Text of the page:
Emma Wall: Hello and welcome to Morningstar. I am Emma Wall and I am joined today by Head of Global Emerging Markets for Aberdeen, Devan Kaloo.
Devan Kaloo: Hello.
Wall: So we are here today to talk, in particular, about India. Very popular among emerging market investors at the moment. Do you think the fact that it has become bit of a consensus, means it actually – the gains have been made or is it still quite a compelling place for gains, returns?
Kaloo: I think India represents one of the best long-term stories for emerging markets for number of reasons. From our perspective one of the key reasons would be because some of the best run companies in emerging markets are to be found in India. But I think what people sometimes overlook is that India is going to what should be an extended cyclical recovery.
So having been the first to move into a slowdown back in 2009-2010 it's a first to recover and we think has probably the soundest underpinnings. Now, underpinning it is falling interest rates, falling inflation, pick up in government expenditure and indeed potentially a pickup in consumption as indeed private sector infrastructure.
So I think there is a lot to be said for the Indian growth story. And if we are looking next 2 to 3 maybe even 5 years I think the growth story is there for some time to come.
The concern that people have with India, of course, is that expectations ran ahead of what they could deliver as is often the way any markets, valuations have not been cheap and indeed some people would argue expensive. But I think those concerns have dissipated. You know India this has been a laggard relative to many other emerging markets. And as we see good prospects now, good valuations certainly given this compelling longer term outlook for India. So, we are bulls on India. We are positive.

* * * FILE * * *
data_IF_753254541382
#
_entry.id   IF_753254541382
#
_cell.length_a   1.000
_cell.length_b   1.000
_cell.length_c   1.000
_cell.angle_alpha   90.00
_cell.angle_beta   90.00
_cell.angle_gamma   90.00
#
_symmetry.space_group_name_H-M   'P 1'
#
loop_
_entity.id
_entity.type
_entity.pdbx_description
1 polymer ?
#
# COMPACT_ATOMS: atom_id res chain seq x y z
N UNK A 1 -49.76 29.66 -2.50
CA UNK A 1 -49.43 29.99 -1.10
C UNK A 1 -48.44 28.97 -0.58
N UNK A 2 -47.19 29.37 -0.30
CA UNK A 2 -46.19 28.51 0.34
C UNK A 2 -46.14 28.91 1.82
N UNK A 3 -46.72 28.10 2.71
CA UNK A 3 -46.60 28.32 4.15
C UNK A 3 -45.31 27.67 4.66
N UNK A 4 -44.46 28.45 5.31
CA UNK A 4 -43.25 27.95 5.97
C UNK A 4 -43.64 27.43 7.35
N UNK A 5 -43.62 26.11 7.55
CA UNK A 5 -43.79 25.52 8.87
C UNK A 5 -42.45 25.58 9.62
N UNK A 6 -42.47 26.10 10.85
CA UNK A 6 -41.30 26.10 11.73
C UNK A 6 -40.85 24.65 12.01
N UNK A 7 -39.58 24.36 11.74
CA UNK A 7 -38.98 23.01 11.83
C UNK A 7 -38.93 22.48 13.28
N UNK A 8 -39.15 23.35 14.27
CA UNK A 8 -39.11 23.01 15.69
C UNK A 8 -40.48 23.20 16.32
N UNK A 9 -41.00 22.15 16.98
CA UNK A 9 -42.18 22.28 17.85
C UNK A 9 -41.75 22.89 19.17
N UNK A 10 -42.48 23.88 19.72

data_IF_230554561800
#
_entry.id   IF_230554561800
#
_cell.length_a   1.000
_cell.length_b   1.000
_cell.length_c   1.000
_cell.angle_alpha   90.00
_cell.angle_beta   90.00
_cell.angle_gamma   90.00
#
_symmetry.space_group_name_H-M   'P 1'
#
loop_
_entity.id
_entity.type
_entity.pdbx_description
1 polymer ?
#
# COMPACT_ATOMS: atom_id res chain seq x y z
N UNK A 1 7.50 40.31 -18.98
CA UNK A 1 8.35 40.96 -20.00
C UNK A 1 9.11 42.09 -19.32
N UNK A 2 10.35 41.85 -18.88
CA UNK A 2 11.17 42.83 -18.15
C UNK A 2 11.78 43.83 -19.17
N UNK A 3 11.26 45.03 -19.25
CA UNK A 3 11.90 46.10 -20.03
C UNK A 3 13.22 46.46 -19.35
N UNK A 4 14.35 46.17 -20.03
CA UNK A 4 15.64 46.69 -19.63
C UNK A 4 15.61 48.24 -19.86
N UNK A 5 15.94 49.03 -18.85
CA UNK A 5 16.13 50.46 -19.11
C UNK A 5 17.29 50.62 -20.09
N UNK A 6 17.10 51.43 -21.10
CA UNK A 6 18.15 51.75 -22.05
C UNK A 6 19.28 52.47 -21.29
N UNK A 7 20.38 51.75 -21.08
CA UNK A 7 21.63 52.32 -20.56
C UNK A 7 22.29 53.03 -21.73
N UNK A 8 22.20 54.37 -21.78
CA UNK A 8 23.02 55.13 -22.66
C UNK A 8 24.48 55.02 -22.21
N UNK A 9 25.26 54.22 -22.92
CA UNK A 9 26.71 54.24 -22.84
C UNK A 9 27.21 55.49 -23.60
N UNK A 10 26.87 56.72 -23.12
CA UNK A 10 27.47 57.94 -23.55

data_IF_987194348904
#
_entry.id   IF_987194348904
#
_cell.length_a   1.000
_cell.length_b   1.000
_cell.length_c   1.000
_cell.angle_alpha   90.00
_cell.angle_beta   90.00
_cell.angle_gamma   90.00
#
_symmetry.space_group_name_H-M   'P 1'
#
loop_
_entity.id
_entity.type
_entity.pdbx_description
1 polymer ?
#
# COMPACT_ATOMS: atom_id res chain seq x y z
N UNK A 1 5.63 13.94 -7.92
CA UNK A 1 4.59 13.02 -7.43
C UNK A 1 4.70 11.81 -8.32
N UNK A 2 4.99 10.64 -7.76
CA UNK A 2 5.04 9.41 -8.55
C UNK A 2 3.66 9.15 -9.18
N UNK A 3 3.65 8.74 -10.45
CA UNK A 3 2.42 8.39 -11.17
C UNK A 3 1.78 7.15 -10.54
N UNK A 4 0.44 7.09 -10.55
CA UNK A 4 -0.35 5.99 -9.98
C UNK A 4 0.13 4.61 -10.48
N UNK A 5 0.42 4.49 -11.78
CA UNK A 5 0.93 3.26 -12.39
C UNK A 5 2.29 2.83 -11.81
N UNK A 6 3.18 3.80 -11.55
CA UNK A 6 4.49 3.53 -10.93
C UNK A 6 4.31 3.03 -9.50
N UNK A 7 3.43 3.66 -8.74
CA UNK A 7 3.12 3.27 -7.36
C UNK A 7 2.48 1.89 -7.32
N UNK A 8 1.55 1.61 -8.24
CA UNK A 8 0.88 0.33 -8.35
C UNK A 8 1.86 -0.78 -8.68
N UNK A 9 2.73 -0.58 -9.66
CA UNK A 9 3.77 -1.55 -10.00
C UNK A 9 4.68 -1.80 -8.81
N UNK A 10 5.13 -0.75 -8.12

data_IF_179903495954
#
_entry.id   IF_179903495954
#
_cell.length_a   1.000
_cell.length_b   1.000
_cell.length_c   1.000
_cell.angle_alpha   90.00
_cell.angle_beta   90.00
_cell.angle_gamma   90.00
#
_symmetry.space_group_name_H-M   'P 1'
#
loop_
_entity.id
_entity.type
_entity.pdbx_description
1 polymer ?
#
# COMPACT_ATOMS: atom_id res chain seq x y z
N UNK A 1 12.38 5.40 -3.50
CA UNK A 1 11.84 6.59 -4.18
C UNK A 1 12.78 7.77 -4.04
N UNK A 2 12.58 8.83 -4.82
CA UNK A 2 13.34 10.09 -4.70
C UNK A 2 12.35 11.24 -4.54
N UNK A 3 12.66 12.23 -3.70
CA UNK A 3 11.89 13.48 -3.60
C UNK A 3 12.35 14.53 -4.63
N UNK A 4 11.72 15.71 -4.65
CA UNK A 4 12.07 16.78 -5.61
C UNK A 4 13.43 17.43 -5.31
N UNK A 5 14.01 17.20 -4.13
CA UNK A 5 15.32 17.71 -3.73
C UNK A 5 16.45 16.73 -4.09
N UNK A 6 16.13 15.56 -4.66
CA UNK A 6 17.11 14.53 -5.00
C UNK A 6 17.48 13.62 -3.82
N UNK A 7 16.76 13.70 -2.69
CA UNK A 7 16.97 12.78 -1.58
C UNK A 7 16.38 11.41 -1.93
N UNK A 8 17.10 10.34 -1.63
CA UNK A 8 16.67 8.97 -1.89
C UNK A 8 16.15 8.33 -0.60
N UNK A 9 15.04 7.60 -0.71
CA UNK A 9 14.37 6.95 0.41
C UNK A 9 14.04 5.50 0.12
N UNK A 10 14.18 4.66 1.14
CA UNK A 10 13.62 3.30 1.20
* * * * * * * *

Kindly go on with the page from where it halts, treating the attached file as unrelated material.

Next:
Wall: Looking then longer term out of perhaps a 10-year view. Would you say India is the most compelling of the emerging markets? I know it's very heterogeneous group of countries, but if you have to pick one for 10-year returns, which one would it be?
Kaloo: I think India would certainly be one of them. When we look at the world going forward there is lots of risks. There is a risk to global growth, there is a risk to political scenarios, there is a risk to global monetary policy. And India is probably the least impacted or one of the least impacted countries.
It is a very much a more domestic story. And as a result, probably one of the safer stories within emerging markets and indeed actually I suspect globally as well. So, yes, I would say if you're looking to make an investment over 10 years you couldn't go far wrong with India.
Wall: And looking then at those risks that you mentioned. What are ones that are causing you the most concern as emerging market investor at the moment?
Kaloo: I think when we look at emerging markets over the last few years there has been three big problems; the first has been people's concerns about China and whether that was about to implode or explode depending on your viewpoint; the second is the rise of the dollar and U.S. monetary policy; and third is earnings.
And I think the one that probably concerns us the most or keeps us up at night, if you will, is with regard to U.S. monetary policy and that's more broadly global monetary policy because we've gone through a period since 2008 of extraordinary quantitative easing programme. And there is a concern and a growing concern that that's coming to an end.
Wall: And looking then at global emerging markets as a whole, the sector has been very challenged in recent years. If you look prior to the global financial crisis, you were seeing returns of sort of 10% a year. Which is the reality? Is it the returns that we've seen in the last few years, which are more challenged, more volatile, or will we see a return to those 10% a year?
Kaloo: Well, I started investing in emerging markets in 1994, and I think I'm now on to my 10th crisis in emerging markets. So I'd steer clear of making any bold predictions of what your returns are. But the one thing I'd say or couple of things I'd say is, first and foremost, in a low growth, low interest rate, low inflation world returns should be lower. So expecting the sort of returns that we've seen post-2005 to say 2010, are very unlikely.
That said, I do believe that you'd get better returns out of emerging markets relative to just about everything else going forward, particularly as many of these headwinds I talked about earlier in terms of China, the U.S. dollar, then earnings are turning into, if you like, more tailwinds. So returns going forward will be commensurate with, I think, the underlying growth. While in absolute terms they will be lower, they will be better than most other places. So we are positive.
Wall: Devan, thank you very much.
Kaloo: Thank you.
Wall: This is Emma Wall for Morningstar. Thank you for watching.